Debian Bug Squashing Party: Salzburg 2021 virtual edition

During April 24th and 25th, the Debian Bug Squashing Party (BSP) planned in Salzburg, Austria was held virtual. During this event, various Debian contributors grouped together and try to fix all of the release critical bugs for the next stable release, Bullseye. Let’s see how things went.

Communication means

Normally BSP are held in person. Grouping people at the location over a weekend creates a nice environment for everyone to try to fix bugs and eventually ask for help from more experienced contributors. This year, given the pandemic situation, the Debian Salzburg BSP organizers decided to go online.

While not as effective as in-person chit-chat, various communication means have been put in place to support the event:

  • A dedicated IRC channel on OFTC for the event: #debian-bsp-2021-szg;
  • A collaborative pad for sharing who is working on which bug;
  • A Jitsi room for occasional vocal and video activities; and
  • A Zoom room for the sports event (because of some Jitsi limitations).


Various events were proposed during the virtual meetup:

  • Presentation rounds at the beginning of the event via Jitsi;
  • A sports session monitored by coaches over Zoom in order to not hurt ourselves;
  • A yoga session with an instructor via Jitsi;
  • Virtual datacenter tour of the event sponsoring company via Jitsi; and
  • Gaming sessions.

I was not able to join the sports session, but I have heard over IRC that it was quite physical. However, I did attend the yoga one. It was focused on exercises you can do with an office chair — a good idea given the amount of time we spend sitting during the day. The teacher was kind and funny. It is not easy do describe the exercises in a written form. But they are easy enough to remember. Thus I hope I will be able to practice them on a (more or less) regular basis.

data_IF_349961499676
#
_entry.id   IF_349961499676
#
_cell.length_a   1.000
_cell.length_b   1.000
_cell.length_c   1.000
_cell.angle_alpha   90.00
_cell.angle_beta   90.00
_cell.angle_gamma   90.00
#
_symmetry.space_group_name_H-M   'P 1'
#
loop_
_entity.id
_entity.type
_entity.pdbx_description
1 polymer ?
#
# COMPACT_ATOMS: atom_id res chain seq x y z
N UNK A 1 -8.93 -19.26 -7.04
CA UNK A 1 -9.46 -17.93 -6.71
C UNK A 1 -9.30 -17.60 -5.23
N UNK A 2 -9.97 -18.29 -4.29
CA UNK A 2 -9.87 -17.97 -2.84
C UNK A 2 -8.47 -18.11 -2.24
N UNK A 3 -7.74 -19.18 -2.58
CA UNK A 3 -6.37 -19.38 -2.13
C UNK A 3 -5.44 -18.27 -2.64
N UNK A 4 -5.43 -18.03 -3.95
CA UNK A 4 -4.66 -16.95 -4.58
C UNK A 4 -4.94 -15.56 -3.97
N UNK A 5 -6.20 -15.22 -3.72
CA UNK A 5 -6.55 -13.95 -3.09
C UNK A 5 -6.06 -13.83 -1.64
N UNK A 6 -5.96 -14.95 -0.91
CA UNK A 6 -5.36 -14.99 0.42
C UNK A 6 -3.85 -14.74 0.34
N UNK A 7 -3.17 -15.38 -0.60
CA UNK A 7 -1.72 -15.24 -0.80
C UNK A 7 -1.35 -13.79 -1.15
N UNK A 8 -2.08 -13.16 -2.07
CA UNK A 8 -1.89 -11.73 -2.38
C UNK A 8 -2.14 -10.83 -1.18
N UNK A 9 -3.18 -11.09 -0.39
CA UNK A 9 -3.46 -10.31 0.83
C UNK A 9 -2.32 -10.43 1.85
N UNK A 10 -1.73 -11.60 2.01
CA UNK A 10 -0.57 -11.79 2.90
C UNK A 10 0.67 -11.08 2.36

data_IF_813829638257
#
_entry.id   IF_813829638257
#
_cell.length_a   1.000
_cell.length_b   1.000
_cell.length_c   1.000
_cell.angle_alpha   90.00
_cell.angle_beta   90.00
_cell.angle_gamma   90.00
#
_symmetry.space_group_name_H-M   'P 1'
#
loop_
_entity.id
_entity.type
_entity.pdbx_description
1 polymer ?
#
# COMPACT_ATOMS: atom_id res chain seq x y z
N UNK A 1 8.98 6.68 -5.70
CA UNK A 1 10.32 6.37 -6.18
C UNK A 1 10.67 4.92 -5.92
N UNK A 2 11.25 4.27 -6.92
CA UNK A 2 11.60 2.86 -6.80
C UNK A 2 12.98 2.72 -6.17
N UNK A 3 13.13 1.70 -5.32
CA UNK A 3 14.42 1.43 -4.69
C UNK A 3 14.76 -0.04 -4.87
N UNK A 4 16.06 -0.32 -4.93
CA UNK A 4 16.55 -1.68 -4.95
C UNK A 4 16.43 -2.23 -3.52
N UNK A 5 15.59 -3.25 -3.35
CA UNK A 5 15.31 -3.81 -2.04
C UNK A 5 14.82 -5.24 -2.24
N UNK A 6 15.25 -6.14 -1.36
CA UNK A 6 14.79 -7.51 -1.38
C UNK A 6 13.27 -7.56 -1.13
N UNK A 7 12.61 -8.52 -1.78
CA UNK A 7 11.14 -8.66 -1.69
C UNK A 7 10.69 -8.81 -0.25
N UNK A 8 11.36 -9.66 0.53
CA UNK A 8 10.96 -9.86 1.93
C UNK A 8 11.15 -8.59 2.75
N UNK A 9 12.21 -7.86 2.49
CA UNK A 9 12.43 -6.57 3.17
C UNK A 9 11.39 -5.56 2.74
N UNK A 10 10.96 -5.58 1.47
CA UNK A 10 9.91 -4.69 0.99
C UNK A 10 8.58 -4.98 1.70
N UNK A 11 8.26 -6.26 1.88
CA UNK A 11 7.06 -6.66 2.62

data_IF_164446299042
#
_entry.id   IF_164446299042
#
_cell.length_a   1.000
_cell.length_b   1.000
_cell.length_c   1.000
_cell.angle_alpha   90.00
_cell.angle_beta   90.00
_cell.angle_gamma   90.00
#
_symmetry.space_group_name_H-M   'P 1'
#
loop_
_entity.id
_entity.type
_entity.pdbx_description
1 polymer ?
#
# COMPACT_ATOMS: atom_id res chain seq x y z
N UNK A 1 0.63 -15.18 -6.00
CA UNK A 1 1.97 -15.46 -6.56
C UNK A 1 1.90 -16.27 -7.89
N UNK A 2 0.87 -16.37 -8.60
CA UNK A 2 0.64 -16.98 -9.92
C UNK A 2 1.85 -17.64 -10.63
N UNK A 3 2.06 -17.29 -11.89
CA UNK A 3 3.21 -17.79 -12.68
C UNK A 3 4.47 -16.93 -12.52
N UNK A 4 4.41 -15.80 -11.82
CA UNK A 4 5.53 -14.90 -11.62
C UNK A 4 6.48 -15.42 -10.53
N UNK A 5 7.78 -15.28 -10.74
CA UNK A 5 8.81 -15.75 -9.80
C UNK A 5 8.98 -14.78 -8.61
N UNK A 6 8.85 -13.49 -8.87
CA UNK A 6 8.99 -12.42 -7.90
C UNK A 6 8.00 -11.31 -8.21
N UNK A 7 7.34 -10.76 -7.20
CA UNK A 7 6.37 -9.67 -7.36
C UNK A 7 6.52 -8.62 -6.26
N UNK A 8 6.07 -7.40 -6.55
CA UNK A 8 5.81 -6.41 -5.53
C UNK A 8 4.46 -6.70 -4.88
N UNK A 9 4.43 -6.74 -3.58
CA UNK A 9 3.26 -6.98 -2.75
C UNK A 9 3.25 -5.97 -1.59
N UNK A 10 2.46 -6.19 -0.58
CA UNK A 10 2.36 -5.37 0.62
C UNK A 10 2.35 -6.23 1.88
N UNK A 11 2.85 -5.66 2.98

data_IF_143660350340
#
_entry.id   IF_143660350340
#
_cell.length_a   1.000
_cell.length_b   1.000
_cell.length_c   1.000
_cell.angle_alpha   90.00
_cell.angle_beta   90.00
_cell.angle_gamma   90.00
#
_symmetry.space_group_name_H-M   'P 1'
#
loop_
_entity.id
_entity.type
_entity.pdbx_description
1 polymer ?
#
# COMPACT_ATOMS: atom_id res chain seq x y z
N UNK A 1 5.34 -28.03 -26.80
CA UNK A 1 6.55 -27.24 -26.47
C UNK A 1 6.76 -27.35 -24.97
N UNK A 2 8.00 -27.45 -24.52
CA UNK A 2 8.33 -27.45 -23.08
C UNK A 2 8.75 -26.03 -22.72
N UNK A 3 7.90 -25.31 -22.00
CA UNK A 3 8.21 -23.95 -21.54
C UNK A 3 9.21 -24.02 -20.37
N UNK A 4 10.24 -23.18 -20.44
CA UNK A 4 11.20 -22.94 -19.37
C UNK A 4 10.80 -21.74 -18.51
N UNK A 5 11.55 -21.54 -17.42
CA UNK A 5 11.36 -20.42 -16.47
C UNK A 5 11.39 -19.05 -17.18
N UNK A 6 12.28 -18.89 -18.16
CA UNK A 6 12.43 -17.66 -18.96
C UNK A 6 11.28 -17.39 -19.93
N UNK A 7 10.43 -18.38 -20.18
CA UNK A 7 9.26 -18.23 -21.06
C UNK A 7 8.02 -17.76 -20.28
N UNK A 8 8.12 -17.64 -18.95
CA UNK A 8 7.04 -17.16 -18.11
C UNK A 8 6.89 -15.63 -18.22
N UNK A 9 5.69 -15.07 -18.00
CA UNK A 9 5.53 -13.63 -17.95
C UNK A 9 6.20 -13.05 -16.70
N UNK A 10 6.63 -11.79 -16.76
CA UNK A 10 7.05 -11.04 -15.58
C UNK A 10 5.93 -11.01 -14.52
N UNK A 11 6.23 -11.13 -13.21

The virtual datacenter tour was quite nice. One session was in German, and the other one I attended was in English. It was a kind of streetview journey around the different rooms of the building. Of course, one major missing element is the noise of all of the machinery that I usually enjoy when visiting such places. I did point out the lack of fire exit signs during the visit, to be informed that the building was not completely achieved. One thing I have learned is that a European Union datacenter “law” exists, and that you have to comply to it, be it in Austria or elsewhere in the union.

Concerning the gaming sessions, they were not planned with a day and hour like the other activities, and I think there was none during the event. Or maybe I missed them.

Achieved Debian work

While having fun in one objective of the event, the other one is of course squashing bugs in order to unblock the release of the next Debian stable iteration: Debian Bullseye. Only release-critical (RC) bugs are considered during this event, and the objective is to fix them all (or, at least, as much as you can and will to).

Being a very new contributor to the project — and not having any status within the community (not Debian Developer nor Debian Maintainer) — the contribution experience was somewhat limited. I needed other members’ time to be able to move forward. But after some messages on IRC I was able to get my work reviewed and eventually sponsored to fix some of the bugs I focused on.